The death of Desmond Tutu, who also played an important postapartheid role as the head of the country’s Truth and Reconciliation Commission, marks the death of the last of South Africa’s top antiapartheid leaders who died before his death. If you live in South Africa, you may have heard that the country’s most developed economy is in trouble. The Covid-19 virus has hit the country’s economy again and again. There are still racial tensions, and Nelson Mandela used to lead the African National Congress.
There are still a lot of people living in poverty in South Africa almost 30 years after white-minority rule came to an end. About 80% of the country’s people are black.
In recent years, Desmond Tutu has been critical of the ANC, which has been in power since 1994, for mismanagement and corruption. In 2017, he joined protests across the country against former President Jacob Zuma.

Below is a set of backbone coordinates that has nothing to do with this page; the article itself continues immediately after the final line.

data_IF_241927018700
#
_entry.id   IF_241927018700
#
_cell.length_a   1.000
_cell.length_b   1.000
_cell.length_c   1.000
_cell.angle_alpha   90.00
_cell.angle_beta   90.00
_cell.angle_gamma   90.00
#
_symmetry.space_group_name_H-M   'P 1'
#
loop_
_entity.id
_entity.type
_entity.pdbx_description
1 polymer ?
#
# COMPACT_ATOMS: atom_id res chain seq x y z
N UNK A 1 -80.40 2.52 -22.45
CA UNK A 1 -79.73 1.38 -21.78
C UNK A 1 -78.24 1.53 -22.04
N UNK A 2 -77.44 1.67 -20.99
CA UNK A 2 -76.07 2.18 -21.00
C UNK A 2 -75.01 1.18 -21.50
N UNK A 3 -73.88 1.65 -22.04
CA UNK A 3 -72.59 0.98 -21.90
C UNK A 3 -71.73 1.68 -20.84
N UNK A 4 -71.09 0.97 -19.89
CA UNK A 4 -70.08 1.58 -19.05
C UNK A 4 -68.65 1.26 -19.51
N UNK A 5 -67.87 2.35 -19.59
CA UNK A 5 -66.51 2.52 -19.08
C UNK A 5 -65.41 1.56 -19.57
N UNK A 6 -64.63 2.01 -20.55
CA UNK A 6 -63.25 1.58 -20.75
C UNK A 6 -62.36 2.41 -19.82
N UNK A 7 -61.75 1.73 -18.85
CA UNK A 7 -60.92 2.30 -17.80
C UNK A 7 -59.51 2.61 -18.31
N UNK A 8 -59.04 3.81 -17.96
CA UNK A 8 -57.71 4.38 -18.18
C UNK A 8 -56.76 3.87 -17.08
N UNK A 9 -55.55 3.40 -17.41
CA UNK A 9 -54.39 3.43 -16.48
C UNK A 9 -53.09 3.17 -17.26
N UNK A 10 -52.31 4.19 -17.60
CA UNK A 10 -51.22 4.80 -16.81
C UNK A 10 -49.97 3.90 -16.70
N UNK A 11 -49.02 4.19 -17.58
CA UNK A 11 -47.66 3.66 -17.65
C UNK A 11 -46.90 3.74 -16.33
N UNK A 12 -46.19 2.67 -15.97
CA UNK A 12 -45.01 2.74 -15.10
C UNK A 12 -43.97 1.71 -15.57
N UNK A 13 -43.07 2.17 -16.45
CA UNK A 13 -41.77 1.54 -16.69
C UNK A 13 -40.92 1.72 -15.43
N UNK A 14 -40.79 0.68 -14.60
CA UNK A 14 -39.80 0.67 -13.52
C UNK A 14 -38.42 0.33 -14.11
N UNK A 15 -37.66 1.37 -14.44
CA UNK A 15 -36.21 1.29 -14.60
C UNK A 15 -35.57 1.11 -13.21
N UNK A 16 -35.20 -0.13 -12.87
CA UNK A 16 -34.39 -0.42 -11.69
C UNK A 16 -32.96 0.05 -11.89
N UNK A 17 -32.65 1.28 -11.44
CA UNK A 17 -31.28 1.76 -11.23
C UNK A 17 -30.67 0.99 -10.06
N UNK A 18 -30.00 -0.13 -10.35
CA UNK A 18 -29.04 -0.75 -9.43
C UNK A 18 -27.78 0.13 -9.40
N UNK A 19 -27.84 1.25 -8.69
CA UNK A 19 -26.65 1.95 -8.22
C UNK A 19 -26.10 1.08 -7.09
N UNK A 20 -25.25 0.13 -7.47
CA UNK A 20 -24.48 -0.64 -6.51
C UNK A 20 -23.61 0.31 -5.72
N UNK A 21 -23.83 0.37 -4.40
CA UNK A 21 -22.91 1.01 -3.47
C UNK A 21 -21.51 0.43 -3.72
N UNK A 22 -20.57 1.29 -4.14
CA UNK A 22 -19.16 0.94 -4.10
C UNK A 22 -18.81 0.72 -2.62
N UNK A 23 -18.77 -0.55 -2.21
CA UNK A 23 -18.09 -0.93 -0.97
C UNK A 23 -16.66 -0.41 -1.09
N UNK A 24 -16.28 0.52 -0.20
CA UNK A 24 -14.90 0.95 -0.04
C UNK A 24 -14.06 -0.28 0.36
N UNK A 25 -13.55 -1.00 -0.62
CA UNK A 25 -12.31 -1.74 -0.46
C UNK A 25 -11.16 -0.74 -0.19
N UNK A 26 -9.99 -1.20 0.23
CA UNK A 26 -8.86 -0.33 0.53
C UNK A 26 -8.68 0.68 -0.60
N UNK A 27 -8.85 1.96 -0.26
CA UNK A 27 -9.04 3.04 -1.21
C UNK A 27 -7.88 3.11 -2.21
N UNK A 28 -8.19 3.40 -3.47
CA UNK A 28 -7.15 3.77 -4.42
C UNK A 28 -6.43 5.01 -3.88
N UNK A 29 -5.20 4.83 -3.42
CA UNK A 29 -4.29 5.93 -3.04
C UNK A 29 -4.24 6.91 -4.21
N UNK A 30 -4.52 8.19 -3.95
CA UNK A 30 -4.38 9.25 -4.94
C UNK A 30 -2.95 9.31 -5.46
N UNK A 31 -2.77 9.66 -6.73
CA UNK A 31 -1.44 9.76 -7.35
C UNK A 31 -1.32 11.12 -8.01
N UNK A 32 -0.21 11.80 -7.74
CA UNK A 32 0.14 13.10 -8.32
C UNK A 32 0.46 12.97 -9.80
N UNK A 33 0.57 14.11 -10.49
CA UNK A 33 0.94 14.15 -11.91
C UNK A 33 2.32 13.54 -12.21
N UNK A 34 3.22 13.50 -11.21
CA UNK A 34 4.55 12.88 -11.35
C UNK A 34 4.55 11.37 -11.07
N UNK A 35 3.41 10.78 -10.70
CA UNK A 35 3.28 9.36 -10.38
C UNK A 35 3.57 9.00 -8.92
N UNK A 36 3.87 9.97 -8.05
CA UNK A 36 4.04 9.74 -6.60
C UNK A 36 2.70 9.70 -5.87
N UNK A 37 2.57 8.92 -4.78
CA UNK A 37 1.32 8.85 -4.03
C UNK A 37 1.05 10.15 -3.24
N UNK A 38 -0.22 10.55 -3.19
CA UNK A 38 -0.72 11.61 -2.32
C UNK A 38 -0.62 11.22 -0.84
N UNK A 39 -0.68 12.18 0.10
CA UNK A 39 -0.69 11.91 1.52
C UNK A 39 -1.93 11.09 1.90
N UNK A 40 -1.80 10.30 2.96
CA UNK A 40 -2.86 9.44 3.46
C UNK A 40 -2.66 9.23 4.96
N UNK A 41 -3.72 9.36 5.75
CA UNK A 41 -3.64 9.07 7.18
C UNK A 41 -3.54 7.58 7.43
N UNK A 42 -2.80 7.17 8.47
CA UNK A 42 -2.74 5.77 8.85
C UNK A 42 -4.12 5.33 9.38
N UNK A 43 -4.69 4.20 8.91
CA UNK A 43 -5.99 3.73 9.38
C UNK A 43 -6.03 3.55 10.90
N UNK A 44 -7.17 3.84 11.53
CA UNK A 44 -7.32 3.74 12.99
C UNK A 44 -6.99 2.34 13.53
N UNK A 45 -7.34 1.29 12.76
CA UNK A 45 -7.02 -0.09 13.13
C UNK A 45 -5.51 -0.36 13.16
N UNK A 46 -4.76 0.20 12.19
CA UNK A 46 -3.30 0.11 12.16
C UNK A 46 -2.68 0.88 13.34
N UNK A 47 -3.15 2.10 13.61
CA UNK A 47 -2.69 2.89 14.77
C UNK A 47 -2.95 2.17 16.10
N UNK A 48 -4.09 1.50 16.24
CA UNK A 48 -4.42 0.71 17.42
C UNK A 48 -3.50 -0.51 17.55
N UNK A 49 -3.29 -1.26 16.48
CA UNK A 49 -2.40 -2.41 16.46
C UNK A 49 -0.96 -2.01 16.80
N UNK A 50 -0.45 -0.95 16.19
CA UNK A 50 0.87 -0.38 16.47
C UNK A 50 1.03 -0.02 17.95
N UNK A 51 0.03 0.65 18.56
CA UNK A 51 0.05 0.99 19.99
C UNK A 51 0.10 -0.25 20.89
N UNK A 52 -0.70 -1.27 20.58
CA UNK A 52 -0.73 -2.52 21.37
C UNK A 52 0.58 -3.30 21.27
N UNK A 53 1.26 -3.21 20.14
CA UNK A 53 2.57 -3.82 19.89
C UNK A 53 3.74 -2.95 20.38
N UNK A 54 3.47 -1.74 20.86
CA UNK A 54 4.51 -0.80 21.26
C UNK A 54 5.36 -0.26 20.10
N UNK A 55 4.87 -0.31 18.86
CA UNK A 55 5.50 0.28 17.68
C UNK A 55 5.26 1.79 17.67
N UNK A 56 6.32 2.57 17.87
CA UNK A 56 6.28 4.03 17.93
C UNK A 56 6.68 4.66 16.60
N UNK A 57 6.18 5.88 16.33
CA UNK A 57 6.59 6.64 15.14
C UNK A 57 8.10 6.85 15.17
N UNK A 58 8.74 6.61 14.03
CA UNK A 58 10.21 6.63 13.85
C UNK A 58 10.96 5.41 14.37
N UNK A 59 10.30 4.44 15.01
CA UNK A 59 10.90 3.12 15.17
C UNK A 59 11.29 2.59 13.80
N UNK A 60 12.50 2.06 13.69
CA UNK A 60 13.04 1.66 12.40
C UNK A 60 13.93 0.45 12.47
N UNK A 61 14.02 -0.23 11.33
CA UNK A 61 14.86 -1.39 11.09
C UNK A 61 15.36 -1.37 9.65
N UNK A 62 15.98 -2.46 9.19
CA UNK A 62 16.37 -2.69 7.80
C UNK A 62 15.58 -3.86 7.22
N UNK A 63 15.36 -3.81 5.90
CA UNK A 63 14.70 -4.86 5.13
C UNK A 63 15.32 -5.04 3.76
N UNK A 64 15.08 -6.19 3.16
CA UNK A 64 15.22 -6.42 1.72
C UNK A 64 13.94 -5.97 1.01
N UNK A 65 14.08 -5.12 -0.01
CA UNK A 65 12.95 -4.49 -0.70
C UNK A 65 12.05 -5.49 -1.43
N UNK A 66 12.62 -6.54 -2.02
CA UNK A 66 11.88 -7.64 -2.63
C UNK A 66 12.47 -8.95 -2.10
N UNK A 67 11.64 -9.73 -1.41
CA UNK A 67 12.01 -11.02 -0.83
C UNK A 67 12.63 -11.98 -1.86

Mr. Zuma, who was replaced by Mr. Ramaphosa in 2018, was jailed because he didn’t show up for an investigation into corruption while he was in office.
In the eulogy, Mr. Ramaphosa said that problems and challenges are all around us. The problems of poverty, inequality, racism, homophobia, violence against women and other gender-based crimes, crime, and corruption have made many people unhappy.
It’s a good time to look back at how South Africa’s postapartheid politics haven’t worked out, says Frank Chikane, a longtime ANC figure and priest.
Remember that where you are now is not where you thought you’d be when you fought for your freedom, he said.
That’s what the small crowds at Grand Parade, where Mr. Mandela and Desmond Tutu stood together in 1990 when Mr. Mandela gave his first speech after 27 years in prison, agreed with. They watched the service on a big screen.
There is an unemployed 43-year-old from the city’s outskirts who said that “He was a man who brought us together.” : “I think we should stop and think about what he said again.” So that it doesn’t fade.